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Timing Chain Replace

The timing chain broke on my 2002 Pontiac Grand Am 2.2L 4cyl engine. Since the car is 9 years old, has 140K miles, and is worth less than what a mechanic would charge me for the repair, I am replacing it myself. My prior mechanical work ranges form replacing a head gasket to replacing a light bulb in the dash. I have a working knowledge of mechanical things, but not a lot of experience with engines.



I bought the Haynes AND Chilton?s manuals to assist me in this repair. Both manuals list the procedure for removing the timing chain (and assorted things like the tensioner, etc), and installation. My question is this: If the timing chain is broken, and that?s the only thing that?s broken, do I need to take off all those other things, or can I just slip the new timing chain in place? For instance, do I need to remove and replace the camshaft sprockets?
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Comments

  • edited August 2010
    Don't ask here! Everyone here believes timing chains last the life of the engine!

    Tester
  • edited August 2010
    Yes. Not only does the chain wear, the sprockets wear and must be replaced with the chain or the new chain will QUICKLY destroy itself by being run on the worn-out sprockets. Follow the instructions exactly. Any short-cuts here will lead to disaster...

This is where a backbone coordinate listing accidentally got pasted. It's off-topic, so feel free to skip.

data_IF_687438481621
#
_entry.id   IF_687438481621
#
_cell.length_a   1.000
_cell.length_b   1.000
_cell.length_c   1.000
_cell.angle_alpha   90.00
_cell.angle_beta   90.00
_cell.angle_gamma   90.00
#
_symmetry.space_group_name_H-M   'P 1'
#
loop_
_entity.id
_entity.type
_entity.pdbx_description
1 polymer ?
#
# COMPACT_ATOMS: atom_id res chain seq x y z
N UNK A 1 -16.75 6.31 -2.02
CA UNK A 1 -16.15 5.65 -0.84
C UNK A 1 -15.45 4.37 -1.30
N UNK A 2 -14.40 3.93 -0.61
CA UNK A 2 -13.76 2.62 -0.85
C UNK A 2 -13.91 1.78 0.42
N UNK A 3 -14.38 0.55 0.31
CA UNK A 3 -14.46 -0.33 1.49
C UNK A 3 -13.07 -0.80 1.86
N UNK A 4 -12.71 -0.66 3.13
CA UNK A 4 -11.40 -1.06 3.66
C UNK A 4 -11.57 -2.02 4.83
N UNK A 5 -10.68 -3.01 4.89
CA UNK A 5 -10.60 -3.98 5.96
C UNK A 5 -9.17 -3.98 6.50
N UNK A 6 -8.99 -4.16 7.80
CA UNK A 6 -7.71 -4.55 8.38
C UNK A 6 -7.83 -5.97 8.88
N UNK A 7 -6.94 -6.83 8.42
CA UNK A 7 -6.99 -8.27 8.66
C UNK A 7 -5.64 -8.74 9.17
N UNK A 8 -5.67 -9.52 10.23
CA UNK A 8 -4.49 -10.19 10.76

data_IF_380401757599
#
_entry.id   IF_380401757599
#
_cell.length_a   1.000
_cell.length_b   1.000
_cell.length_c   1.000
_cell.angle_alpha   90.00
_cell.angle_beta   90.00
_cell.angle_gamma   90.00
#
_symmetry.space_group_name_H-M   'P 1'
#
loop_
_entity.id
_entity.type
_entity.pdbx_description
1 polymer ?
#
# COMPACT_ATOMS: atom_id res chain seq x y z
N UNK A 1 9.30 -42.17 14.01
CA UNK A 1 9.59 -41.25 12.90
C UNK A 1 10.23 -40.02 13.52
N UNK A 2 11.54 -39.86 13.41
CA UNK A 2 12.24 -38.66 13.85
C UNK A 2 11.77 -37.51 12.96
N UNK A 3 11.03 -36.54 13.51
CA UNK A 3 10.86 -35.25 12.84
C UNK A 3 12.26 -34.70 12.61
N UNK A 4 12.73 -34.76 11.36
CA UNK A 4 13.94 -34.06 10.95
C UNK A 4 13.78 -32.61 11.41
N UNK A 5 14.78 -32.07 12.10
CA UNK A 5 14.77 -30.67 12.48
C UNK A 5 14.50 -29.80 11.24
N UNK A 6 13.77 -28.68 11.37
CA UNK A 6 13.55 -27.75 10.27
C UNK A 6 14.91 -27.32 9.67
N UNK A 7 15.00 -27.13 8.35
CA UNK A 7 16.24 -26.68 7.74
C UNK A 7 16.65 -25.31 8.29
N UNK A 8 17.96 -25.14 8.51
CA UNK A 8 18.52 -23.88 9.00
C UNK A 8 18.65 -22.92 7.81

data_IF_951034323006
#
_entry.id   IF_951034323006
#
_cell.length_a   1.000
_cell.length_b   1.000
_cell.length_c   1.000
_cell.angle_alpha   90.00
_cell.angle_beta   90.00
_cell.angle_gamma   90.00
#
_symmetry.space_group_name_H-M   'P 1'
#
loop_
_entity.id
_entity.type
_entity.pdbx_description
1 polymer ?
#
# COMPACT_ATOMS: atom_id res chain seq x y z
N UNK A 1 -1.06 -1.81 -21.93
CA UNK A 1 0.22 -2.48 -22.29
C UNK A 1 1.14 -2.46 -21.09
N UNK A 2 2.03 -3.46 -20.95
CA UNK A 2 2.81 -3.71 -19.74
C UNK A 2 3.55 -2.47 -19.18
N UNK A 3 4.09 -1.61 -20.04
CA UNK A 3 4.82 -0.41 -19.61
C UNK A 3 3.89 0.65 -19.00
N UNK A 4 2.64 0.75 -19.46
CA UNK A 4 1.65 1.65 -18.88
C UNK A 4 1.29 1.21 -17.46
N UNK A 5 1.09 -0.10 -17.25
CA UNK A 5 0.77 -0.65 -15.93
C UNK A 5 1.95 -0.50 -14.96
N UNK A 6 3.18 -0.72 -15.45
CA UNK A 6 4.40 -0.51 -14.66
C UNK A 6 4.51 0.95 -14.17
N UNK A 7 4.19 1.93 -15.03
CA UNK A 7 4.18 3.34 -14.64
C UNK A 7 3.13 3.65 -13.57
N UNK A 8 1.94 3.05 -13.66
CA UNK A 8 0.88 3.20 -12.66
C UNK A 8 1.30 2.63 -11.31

Because of the very limited amount of room you have to work in, this will not be an easy job..The harmonic balancer will have to be removed from the nose of the crankshaft. This can be very difficult in close quarters..

    Tester, my friend, come on, it's a PONTIAC!!
  • edited August 2010
    I have already found out about the close quarters when I removed the drive belt tensioner. The irritating thing for a novice mechanic like myself is the following (direct quote from Chilton's manual):
    [i]"Remove or disconnect the following: Crankshaft sprocket, Balance shaft drive chain tensioner, Adjustable balance shaft chain guide, Small balance shaft drive chain guide, Upper balance shaft drive chain guide, Balance shaft drive chain." [/i]

    Pictures are great, especially ones that label stuff. Unfortunately, I don't know what some of these things are.
    It seems to me that Chiltons are good for people who "used to be mechanics" and just need a reminder, not those of us who are trying to DIY.
  • edited August 2010
    make sure you replace any of the timing chain tensioners and guides
  • edited August 2010
    The first thing you need to do is verify whether this is an interference fit engine or not. If it is, then the intake valves in the cylinder head may be bent and the chain is irrelevant at this point.

    You did not provide any details about this car (bought new or used, how regular the oil changes are, etc.) but it's possible your timing chain was murdered rather than it dying a natural death of old age.